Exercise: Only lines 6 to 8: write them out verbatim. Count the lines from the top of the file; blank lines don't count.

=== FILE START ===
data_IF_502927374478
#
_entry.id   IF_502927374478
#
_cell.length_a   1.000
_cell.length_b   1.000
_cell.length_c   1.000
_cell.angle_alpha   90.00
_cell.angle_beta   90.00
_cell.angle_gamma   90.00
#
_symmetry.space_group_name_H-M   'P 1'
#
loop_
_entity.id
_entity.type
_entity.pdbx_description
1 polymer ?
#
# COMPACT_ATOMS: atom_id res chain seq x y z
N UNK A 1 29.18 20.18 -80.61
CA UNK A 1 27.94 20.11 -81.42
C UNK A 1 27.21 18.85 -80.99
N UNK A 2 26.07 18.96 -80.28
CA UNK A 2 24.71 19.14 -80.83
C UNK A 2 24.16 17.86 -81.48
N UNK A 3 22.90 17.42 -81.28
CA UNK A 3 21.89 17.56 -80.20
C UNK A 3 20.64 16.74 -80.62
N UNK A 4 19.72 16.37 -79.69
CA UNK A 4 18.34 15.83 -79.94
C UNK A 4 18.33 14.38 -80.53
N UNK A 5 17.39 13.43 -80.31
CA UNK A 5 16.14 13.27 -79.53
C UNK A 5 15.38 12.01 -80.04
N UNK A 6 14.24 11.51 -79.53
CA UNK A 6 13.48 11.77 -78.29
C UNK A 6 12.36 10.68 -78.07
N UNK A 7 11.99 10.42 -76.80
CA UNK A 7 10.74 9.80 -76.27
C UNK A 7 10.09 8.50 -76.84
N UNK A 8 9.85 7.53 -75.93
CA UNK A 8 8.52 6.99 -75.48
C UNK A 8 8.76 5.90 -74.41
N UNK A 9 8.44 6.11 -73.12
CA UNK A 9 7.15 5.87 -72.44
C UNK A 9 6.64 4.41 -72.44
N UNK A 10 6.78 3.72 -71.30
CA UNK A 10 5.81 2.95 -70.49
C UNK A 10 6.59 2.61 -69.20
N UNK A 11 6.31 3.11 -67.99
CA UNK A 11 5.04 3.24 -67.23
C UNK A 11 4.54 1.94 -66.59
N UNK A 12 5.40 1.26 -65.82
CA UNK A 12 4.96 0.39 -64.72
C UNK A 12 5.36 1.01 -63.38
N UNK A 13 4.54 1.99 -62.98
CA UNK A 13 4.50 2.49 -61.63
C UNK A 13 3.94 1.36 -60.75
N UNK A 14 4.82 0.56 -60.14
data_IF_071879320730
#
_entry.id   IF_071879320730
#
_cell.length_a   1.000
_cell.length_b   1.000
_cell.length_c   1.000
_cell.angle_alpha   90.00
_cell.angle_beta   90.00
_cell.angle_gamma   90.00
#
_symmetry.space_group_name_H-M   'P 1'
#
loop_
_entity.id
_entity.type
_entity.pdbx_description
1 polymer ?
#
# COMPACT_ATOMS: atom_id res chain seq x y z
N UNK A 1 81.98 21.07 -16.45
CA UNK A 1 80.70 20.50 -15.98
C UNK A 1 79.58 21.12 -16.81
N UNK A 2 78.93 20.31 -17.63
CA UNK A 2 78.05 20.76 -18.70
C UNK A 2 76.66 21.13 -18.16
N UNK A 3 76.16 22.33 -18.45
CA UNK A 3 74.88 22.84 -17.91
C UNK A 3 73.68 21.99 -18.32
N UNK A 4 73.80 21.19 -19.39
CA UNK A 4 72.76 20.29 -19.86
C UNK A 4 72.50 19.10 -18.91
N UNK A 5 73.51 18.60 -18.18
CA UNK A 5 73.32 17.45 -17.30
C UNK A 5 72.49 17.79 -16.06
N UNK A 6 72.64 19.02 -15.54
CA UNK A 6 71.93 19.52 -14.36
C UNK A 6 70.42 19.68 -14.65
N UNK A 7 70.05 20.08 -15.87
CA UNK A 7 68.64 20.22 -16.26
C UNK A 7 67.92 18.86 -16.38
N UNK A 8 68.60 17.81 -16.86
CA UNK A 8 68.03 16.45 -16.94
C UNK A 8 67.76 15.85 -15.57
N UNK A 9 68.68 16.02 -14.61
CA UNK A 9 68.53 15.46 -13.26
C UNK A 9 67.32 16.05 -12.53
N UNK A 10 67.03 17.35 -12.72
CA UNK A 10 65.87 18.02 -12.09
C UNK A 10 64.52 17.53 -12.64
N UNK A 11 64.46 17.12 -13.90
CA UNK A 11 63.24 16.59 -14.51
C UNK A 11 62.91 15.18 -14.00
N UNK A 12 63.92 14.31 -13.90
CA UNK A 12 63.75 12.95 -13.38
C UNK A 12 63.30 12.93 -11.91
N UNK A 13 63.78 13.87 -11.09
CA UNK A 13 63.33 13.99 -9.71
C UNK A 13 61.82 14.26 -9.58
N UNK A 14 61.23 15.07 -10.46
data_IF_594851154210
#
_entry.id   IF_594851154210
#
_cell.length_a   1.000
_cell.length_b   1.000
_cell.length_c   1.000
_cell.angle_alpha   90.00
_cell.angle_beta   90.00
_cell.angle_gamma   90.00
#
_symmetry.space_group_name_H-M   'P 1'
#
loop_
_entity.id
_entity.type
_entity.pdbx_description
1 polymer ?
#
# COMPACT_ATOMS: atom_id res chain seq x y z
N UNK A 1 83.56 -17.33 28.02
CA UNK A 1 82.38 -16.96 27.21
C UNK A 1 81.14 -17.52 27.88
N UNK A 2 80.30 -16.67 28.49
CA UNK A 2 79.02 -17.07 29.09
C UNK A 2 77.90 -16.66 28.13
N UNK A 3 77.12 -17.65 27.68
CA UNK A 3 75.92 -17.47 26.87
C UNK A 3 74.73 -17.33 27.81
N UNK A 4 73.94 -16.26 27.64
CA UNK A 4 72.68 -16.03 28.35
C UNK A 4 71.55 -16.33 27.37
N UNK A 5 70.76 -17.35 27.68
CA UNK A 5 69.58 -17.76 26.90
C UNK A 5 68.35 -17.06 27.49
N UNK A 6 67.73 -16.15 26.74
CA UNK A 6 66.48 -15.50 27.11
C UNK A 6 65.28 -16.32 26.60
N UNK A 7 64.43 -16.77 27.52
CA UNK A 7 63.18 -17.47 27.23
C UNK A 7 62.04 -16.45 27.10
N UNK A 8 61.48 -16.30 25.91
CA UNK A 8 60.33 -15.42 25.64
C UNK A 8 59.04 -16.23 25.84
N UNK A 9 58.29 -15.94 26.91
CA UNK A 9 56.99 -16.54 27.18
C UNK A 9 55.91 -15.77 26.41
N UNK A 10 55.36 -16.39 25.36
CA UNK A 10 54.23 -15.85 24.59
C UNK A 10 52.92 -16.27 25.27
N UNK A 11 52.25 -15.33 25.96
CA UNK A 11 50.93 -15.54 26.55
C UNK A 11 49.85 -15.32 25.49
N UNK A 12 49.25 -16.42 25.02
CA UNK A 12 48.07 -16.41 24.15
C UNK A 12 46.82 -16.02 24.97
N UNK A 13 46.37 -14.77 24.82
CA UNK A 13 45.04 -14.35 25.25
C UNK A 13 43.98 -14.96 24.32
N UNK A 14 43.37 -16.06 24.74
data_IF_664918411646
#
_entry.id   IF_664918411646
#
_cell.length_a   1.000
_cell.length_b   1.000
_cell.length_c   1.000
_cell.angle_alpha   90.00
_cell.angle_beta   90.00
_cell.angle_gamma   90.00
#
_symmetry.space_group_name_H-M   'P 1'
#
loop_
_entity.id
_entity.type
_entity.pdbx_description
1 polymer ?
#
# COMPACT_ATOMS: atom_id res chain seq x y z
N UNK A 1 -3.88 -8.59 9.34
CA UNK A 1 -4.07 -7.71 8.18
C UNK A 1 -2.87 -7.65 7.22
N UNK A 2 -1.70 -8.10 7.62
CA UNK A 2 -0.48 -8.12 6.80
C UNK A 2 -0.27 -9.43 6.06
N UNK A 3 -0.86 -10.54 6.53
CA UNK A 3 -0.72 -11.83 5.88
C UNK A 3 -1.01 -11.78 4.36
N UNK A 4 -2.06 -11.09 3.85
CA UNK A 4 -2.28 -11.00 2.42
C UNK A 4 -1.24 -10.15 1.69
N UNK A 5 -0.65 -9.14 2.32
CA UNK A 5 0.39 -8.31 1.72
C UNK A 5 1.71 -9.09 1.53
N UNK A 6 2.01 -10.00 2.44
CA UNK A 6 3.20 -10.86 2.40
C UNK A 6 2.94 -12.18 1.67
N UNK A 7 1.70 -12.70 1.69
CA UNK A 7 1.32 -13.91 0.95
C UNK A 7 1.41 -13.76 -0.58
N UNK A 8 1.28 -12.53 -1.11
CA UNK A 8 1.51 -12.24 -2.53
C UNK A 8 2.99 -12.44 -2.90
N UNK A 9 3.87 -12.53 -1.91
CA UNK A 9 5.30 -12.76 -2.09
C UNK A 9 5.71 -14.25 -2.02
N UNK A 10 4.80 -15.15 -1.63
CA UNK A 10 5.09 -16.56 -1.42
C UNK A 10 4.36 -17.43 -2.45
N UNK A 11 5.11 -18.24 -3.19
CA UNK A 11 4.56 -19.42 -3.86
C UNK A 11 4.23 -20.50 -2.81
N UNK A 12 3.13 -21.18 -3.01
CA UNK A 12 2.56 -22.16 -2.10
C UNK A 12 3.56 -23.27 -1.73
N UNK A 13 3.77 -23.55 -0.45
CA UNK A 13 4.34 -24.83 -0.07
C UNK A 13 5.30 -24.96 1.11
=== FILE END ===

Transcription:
_cell.length_b   1.000
_cell.length_c   1.000
_cell.angle_alpha   90.00